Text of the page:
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Volume 3

Migration & Refugees


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Immigration Admissions

The Search for Workable Policies in Germany and the United States

Edited by Kay Hailbronner, David A. Martin and Hiroshi Motomura

296 pages, bibliog., index

ISBN  978-1-57181-126-4 $120.00/£85.00 Hb Published (December 1997)

ISBN  978-1-57181-408-1 $34.95/£24.00 Pb Published (July 2000)


Hb Pb   Recommend to your Library

There is general agreement today that traditional approaches to immigration admissions in the major receiving countries of the West have serious shortcomings either in concept or implementation, or at times in both. These essays, all written by leading immigration experts, consider the philosophical and moral constraints on immigration law and policy, the basic elements of a comprehensive migration policy, and specific policy areas, including family reunification and asylum. Taken together, these perspectives represent a fresh, comparative look at some of the most urgent issues in this pivotal area of law and policy.

Kay Hailbronner is professor of international law, European law, and constitutional law at the University of Konstanz and director of the Research Center of European and International Law of Immigration and Asylum at that institution. He is the author of numerous books and articles on immigration and asylum matters, among them Current Asylum in Germany (University of California, Berkeley, 1995).

David A. Martin is Henry L. & Grace Doherty Professor of Law at the University of Virginia. From 1978 to 1980 he served in the Human Rights Bureau of the U.S. Department of State, and in August 1995 he took leave from the university to become general counsel of the Immigration and Naturalization Service (INS). Work on his chapter in this volume was virtually complete before he assumed that office, and he was not involved in the final shaping of the project’s policy recommendations or the conclusions printed in this volume. In any case, the opinions expressed therein do not necessarily represent the views of the INS, the Department of Justice, or the U.S. government.

Hiroshi Motomura has been a professor of law at the University of Colorado School of Law in Boulder since 1982. Before that, he was an attorney in Washington, D.C., with a practice that included immigration law matters. He writes and lectures extensively on immigration law and policy topics, with an emphasis on constitutional issues. Publications include the law school casebook Immigration: Policy and Process (with T. Alexander Aleinikoff and David A. Martin; 3d ed. 1995) and the articles “The Curious Evolution of Immigration Law: Procedural Surrogates for Substantive Constitutional Rights” (Columbia Law Review 1992) and “Immigration Law after a Century of Plenary Power: Phantom Constitutional Norms and Statutory Interpretation” (The Yale Law Journal 1990).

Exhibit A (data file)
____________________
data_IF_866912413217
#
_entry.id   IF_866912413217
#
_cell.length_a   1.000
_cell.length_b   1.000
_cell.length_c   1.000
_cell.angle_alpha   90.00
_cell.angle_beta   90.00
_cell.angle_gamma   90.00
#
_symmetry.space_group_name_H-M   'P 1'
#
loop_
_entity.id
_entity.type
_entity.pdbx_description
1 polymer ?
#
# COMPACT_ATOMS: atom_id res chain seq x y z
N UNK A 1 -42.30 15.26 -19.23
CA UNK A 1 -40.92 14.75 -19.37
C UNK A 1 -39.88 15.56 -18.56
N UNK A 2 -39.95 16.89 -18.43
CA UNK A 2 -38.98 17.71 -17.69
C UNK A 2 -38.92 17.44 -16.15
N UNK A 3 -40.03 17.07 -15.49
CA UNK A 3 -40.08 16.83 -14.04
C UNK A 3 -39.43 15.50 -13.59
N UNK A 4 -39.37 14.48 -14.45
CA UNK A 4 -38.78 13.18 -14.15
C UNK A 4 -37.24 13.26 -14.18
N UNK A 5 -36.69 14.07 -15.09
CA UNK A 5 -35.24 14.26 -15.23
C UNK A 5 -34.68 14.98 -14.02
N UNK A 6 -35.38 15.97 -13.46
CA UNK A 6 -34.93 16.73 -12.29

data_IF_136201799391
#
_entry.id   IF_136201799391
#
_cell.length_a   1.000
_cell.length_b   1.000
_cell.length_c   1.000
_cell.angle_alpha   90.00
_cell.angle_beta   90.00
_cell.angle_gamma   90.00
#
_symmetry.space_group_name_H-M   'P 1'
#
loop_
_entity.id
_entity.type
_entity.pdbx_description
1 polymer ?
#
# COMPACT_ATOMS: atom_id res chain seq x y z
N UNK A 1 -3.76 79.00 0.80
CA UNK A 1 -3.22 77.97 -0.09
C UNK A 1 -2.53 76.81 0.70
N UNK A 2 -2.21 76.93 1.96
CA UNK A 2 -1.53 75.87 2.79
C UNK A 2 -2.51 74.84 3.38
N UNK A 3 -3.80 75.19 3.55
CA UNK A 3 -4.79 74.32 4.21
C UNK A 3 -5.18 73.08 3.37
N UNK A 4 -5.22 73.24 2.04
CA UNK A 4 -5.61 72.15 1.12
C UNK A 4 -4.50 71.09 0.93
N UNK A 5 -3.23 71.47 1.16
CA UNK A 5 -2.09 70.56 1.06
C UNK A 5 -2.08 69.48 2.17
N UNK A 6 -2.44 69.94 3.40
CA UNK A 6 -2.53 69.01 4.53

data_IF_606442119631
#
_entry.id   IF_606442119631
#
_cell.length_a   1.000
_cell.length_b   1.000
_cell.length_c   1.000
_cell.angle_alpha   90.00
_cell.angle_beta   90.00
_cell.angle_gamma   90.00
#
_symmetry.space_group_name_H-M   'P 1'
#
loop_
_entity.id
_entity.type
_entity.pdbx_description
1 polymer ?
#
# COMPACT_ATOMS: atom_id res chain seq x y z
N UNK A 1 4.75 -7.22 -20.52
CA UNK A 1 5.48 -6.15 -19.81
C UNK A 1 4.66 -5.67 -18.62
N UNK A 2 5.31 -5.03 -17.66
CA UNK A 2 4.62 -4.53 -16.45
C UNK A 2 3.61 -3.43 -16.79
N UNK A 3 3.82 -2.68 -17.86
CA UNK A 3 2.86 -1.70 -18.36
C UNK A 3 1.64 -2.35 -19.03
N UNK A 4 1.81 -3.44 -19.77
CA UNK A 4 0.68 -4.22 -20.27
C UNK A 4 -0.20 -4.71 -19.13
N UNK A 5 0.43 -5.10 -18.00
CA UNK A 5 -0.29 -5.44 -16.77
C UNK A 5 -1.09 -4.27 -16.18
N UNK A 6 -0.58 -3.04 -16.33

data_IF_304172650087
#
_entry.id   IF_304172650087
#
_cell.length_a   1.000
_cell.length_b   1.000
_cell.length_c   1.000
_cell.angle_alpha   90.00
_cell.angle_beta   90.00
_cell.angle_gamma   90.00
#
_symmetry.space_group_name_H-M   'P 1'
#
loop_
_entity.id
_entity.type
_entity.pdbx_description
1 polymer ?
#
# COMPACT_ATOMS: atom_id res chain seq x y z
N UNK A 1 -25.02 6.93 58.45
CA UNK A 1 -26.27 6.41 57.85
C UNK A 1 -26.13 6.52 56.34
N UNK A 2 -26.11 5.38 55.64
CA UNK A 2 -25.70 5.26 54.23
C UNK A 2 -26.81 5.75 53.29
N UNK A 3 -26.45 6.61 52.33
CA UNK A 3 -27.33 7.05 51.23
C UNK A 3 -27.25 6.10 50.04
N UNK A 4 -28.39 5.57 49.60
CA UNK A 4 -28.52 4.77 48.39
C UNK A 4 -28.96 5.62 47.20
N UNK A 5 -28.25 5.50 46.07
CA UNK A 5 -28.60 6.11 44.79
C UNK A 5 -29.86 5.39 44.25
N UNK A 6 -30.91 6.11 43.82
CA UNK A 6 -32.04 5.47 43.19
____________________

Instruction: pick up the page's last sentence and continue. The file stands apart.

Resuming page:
Subject: Refugee & Migration Studies
Area: Germany North America

LC: JV6483 .M54 1997 vol. 3

BL: DS 99/29319

BISAC: SOC007000 SOCIAL SCIENCE/Emigration & Immigration; LAW032000 LAW/Emigration & Immigration

BIC: JFFN Migration, immigration & emigration; LNDA1 Immigration law




Contents

Introduction
Kay Hailbronner and Hiroshi Motomura

PART I: THE ETHICS OF IMMIGRATION

Chapter 1. The Philosophy and the policy Maker: Two Perspectives on the Ethics of Immigration with Special Attention to the Problems of Restricting Asylum
Joseph Carens

PART II: IMMIGRATION ADMISSIONS

Chapter 2. Comprehensive Migration Policy: the Main Elements and Options
Jörg Monar

Chapter 3. The Family and Immigration: a Road Map for the Ruritanian Lawmaker
Hiroshi Motomura

Chapter 4. Readmission Agreements
Olaf Reermann

Chapter 5. Migration Return policies and Countries of Origin
Rosemarie Rogers

Chapter 6. Is the 1951 Convention Relating to the Status of Refugees Obsolete?
Joan Fitzpatrick

Chapter 7. Refugee Definition
Rainer Hofmann

Conclusion: Immigration Admissions and Immigration Controls
Kay Hailbronner, David A. Martin and Hiroshi Motomura

Notes on Contributors
Bibliography
Index

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